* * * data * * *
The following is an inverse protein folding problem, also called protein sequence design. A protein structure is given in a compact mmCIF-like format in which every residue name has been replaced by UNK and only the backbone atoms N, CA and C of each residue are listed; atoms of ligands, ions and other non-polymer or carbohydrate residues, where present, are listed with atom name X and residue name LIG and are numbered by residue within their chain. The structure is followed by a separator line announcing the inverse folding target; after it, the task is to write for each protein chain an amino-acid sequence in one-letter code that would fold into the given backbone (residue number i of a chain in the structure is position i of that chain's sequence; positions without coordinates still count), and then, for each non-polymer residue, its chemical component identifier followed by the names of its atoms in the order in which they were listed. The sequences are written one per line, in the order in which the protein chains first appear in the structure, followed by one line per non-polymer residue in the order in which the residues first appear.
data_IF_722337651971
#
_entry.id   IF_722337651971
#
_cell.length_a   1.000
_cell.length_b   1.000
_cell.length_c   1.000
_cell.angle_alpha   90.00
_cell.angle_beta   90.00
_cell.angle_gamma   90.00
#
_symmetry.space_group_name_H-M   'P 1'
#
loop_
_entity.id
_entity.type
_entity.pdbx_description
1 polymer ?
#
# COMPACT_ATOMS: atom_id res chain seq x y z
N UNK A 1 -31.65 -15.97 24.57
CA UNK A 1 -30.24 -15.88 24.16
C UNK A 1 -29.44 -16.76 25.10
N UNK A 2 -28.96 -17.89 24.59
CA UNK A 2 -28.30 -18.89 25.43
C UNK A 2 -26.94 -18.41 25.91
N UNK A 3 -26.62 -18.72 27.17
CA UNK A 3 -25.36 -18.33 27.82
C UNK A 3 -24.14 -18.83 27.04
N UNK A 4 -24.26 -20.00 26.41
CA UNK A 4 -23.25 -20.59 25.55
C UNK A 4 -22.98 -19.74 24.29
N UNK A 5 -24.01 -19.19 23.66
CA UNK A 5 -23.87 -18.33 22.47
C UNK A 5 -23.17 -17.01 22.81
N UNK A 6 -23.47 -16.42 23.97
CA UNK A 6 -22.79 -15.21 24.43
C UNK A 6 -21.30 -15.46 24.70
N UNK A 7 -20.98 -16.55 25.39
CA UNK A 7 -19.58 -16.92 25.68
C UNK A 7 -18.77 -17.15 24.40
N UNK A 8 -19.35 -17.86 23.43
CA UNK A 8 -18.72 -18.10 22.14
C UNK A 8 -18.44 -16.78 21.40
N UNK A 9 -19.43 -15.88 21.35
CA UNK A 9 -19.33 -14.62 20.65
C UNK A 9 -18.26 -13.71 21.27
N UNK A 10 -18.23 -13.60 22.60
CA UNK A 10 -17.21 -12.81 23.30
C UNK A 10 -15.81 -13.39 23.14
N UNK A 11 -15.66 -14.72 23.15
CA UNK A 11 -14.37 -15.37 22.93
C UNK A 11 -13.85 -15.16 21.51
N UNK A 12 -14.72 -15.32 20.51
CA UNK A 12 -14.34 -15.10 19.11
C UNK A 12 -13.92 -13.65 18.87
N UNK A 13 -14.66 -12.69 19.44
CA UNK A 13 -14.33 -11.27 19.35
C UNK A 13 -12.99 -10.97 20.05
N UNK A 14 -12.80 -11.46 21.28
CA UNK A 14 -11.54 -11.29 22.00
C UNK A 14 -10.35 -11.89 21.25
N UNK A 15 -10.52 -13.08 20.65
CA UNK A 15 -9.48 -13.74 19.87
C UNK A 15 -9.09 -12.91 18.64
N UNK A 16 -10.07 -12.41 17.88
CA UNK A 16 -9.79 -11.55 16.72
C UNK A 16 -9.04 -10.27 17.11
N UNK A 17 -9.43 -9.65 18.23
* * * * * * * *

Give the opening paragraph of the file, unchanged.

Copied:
The following is an inverse protein folding problem, also called protein sequence design. A protein structure is given in a compact mmCIF-like format in which every residue name has been replaced by UNK and only the backbone atoms N, CA and C of each residue are listed; atoms of ligands, ions and other non-polymer or carbohydrate residues, where present, are listed with atom name X and residue name LIG and are numbered by residue within their chain. The structure is followed by a separator line announcing the inverse folding target; after it, the task is to write for each protein chain an amino-acid sequence in one-letter code that would fold into the given backbone (residue number i of a chain in the structure is position i of that chain's sequence; positions without coordinates still count), and then, for each non-polymer residue, its chemical component identifier followed by the names of its atoms in the order in which they were listed. The sequences are written one per line, in the order in which the protein chains first appear in the structure, followed by one line per non-polymer residue in the order in which the residues first appear.